Reflexology is basically a study of how one part of the human body relates to another part of the body. Reflexology practitioners rely on the reflexes map of the feet and hands to all the internal organs and other human body parts. They believe that by applying the appropriate pressure and massage certain spots on the feet and hands, all other body parts could be energized and rejuvenated. This review aimed to revisit the concept of reflexology and examine its effectiveness, practices, and the training for reflexology practitioners. PubMed, SCOPUS, Google Scholar, and SpringerLink databases were utilized to search the following medical subject headings or keywords: foot massage, reflexology, foot reflexotherapy, reflexological treatment, and zone therapy. The articles published for the last 10 years were included. Previous systematic reviews failed to show concrete evidence for any specific effect of reflexology in any conditions. Due to its non-invasive, non-pharmacological complementary nature, reflexology is widely accepted and anecdotal evidence of positive effect reflexology in a variety of health conditions are available. Adequate training for practitioners is necessary to ensure the consistency of service provided.
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Therapists use a combination of kneading, rolling, vibrational, percussive, and tapping movements, with the application of oil, lotion, or cream, to reduce friction on the skin. The many benefits of Swedish massage may include generalized relaxation, dissolution of scar tissue adhesions, and improved circulation, which may speed healing and reduce swelling from injury.
Reflexology is an alternative medicine system that claims to treat internal organs by pressing on designated spots on the feet and hands; there is no anatomical connection between those organs and those spots. Systematic reviews in 2009 and 2011 found no convincing evidence that reflexology is an effective treatment for any medical condition. Quackwatch and the NCAHF agree that reflexology is a form of massage that may help patients relax and feel better temporarily, but that has no other health benefits. Our own Mark Crislip said, “The great majority of studies demonstrate reflexology had no effects that could not be replicated by picking fleas off your mate…And it has no anatomic or physiologic justification.”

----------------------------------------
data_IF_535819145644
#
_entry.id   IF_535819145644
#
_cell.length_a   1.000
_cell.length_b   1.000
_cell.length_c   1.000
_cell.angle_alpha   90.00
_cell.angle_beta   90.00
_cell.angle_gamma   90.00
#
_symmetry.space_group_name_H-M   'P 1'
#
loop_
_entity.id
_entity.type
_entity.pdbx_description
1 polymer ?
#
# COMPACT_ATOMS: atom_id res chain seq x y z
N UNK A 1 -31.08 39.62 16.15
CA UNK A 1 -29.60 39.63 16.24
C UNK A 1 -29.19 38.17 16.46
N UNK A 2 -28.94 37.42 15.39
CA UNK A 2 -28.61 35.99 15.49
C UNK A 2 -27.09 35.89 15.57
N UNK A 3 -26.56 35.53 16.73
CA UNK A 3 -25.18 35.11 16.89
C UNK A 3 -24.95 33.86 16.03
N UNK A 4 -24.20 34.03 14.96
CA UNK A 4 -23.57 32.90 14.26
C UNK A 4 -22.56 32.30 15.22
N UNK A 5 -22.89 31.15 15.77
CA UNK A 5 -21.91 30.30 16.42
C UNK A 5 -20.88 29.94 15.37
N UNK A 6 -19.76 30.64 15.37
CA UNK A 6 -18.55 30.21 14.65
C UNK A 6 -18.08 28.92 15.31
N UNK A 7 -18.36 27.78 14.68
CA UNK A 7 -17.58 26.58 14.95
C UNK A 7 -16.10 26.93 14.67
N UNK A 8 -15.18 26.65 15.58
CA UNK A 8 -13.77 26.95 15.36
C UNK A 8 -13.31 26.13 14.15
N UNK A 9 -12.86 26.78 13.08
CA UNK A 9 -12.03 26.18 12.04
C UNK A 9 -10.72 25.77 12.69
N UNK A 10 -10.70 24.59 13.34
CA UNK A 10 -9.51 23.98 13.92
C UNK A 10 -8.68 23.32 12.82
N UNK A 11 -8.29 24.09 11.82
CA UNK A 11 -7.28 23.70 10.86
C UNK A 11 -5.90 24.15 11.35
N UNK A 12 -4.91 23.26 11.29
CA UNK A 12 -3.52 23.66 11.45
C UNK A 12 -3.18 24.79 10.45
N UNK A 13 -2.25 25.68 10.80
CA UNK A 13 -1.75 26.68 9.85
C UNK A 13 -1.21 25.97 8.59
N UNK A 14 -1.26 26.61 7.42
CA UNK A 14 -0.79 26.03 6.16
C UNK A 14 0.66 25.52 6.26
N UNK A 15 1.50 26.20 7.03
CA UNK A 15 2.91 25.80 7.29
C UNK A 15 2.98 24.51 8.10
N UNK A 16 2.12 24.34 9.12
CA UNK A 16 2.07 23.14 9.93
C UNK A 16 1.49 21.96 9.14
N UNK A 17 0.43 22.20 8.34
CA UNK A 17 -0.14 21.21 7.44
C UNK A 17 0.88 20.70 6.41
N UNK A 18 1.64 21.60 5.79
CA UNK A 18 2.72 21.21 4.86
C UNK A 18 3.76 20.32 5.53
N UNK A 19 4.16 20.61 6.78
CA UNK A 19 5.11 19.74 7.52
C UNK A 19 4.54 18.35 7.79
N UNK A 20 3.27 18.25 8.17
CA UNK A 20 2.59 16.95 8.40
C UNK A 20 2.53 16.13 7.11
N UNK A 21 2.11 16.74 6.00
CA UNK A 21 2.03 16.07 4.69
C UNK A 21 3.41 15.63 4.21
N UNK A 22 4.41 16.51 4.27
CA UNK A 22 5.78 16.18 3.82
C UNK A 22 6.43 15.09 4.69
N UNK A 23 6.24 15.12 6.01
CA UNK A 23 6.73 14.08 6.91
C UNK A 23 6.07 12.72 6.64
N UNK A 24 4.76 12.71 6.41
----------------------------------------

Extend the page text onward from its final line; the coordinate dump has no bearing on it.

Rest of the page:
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Deep tissue massage is a type of massage that aims at affecting the deeper tissue structure of the muscles. It also affects the connective tissue, known as fascia. Deep tissue massage helps with both small muscle injuries as well as chronic problems. Deep tissue massage is an excellent way to deal with a whiplash or sports injury, postural misalignment, treating spasms as well as muscle tension. During a deep tissue massage the therapist concentrates on releasing specific chronic muscle tension as well as the muscular knots, or adhesions.
Another alarmingly common example is the sensation of skin tearing. This has been inflicted on me personally on at least three occasions, and not by poorly trained therapists — quite the opposite, the perpetrators were all well-trained massage therapists doing a kind of “fascial release” therapy that they clearly thought of as an “advanced” technique.7
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Professional massagers use the Effleurage as the initial massage treatment, during a Classical massage primarily to locate, evaluate and assess all tension points present within the client's body. Another reason behind the Effleurage being the initial most massage stroke covering the entire body is to familiarize customers with pressurized massage strokes effectively.
Reflexology utilizes finger and thumb techniques on the feet and hands to promote deep relaxation, clarity of mind, and a sense of well-being. A session assists with: digestive ailments, hormonal imbalance, structural pain, attention deficit disorders, headache/migraines, sleeping disorders, releasing emotional tension, and strengthening the immune system.
The Swedish massage technique involves soft and long kneading strokes along with light, rhythmic, tapping strokes on the top layers of the muscles, generally in the direction of the heart. It is typically used for relaxation, relief of muscular tension, and improvement of circulation and range of motion. Other techniques include circular pressure applied by the hands and palms, firm kneading, percussion-like tapping, bending, and stretching.
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Although many assume Swedish massage comes from Sweden, Johan Georg Mezger (1838-1909), a Dutch man, is often credited with formalizing the system known as Swedish massage—sometimes referred to as “classic massage” in Europe. Mezger assigned French names— effleurage, petrissage, friction, and tapotement—to the specific strokes used in Swedish massage application. In English, these movements are known as stroking, kneading, rubbing (friction), and striking.